Marc sought sex everywhere, all the time. His interest in visiting the Louvre was actually a diversionary tactic that would bring him in proximity to its next-door neighbor, the notorious cruising grounds of the Tuileries. When taking the Green Tortoise bus from Manhattan to California, he explained, he didn't mind the long trip, but was bummed that when the bus stopped at middle-of-nowhere rest stops, "filled with lonesome cowboys, truckers on speed, and smelly toilets, there was no time to trick."

Marc's travails with sex leave you both titillated and tearful. S&M sex for money, he writes, "made me feel I was worth something." Of the abject humiliation he sought ("It's so exciting!"), as well as the sex dominated by bondage and whips, seeming to punish himself for every success he had, he told me, "Perhaps because I was beaten as I child, I got confused about love equaling pain."

Sexual escapades brought him to whoring around Provincetown, where a handsome trick told him he'd love San Francisco. Natch, that was his next stop. Where, natch, he bumped into the same fellow, who invited him to be in a show. So Marc became an Angel of Light. He found it artistically swell and sexually ensnaring.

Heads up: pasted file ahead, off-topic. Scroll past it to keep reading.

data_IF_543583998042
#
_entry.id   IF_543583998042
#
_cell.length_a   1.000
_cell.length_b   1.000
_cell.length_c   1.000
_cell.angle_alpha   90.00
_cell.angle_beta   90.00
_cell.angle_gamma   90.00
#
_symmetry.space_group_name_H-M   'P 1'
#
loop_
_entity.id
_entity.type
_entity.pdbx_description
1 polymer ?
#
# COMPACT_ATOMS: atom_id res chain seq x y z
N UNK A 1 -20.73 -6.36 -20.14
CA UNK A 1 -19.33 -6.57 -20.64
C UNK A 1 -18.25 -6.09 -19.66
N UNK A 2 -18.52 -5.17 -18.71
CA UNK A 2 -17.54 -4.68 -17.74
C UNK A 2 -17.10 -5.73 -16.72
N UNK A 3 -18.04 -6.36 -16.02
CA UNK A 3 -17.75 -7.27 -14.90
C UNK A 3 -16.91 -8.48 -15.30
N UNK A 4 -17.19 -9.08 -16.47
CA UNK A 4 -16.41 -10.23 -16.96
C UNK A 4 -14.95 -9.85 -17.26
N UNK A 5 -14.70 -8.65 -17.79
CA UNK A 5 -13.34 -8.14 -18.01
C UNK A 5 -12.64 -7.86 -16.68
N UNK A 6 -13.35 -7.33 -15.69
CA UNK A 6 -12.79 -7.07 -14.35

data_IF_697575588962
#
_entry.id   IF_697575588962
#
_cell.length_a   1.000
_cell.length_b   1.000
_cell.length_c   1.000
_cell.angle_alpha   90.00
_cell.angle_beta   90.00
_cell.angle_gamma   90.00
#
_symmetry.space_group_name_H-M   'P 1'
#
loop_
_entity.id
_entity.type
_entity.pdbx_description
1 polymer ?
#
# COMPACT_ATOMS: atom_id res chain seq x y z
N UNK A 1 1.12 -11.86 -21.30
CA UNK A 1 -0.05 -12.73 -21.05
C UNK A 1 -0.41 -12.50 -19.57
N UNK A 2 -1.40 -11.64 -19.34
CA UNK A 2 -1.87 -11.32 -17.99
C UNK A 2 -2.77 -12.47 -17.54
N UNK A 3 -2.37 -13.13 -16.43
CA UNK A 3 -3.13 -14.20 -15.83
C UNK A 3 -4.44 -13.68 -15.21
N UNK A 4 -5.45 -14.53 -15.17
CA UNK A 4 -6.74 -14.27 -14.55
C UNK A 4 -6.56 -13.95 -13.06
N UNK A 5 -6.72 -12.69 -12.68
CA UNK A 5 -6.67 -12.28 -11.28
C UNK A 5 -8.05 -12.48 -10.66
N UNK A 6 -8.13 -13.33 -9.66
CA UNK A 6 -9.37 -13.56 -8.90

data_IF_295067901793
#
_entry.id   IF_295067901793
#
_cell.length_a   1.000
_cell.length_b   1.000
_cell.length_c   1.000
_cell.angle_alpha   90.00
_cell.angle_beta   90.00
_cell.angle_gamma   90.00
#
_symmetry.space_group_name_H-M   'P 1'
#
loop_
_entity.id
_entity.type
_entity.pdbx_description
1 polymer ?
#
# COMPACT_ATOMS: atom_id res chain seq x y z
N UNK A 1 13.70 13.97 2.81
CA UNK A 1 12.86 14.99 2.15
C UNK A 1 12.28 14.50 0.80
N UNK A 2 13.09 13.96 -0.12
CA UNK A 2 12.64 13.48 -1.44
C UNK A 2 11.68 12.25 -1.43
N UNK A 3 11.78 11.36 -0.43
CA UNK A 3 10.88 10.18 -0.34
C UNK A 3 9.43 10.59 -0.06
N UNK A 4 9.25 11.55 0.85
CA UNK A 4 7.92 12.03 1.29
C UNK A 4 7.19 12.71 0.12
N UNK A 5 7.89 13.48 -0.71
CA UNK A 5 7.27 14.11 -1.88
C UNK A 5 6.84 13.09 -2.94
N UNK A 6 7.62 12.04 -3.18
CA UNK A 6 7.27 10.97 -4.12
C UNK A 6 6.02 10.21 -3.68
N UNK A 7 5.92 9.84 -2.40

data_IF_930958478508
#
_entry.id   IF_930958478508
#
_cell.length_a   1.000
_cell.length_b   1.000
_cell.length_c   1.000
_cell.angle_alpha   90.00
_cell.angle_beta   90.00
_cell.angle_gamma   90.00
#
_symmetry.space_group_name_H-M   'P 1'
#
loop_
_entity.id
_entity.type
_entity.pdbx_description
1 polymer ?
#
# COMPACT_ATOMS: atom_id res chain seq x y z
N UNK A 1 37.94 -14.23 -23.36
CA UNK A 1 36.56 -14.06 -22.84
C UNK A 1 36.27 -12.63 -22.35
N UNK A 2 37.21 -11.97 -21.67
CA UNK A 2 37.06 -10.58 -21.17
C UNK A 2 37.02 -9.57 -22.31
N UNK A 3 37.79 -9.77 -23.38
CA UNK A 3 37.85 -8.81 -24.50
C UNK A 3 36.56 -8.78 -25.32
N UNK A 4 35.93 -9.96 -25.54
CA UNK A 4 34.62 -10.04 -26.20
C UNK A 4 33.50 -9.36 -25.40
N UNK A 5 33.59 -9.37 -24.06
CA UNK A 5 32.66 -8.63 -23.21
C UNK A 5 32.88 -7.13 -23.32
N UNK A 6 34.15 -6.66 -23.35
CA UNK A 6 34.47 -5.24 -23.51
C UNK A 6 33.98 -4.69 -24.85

He was also snared by crystal meth. Tina. Its use allowed sexual indulgences so extreme and degrading that one can hardly believe one is reading them. They're part of the reason Marc self-published. No mainstream publisher would accept such material. "I didn't mean to scandalize folks," he told me. "But truthfully, I had no choice. I had to be open and truthful."

After retiring from his Castro Theatre presentations, Marc entered a period of self-examination. It allowed him to grow into a life of quiet (well, for Marc, anyway) comfort in the rustic cabin in the woods he bought with an inheritance. "I never had contentment," he revealed in closing. "But now I do. So, despite everything I did to make it not turn out okay, it did."

Frameline presents a Gala Book Launch with stars and film clips, at the Victoria Theatre, Sun., June 23, 6:45 p.m. Book signing, 8:30 p.m. at Manny's, 3092 16th St., SF. www.Frameline.org www.marchuestispresents.com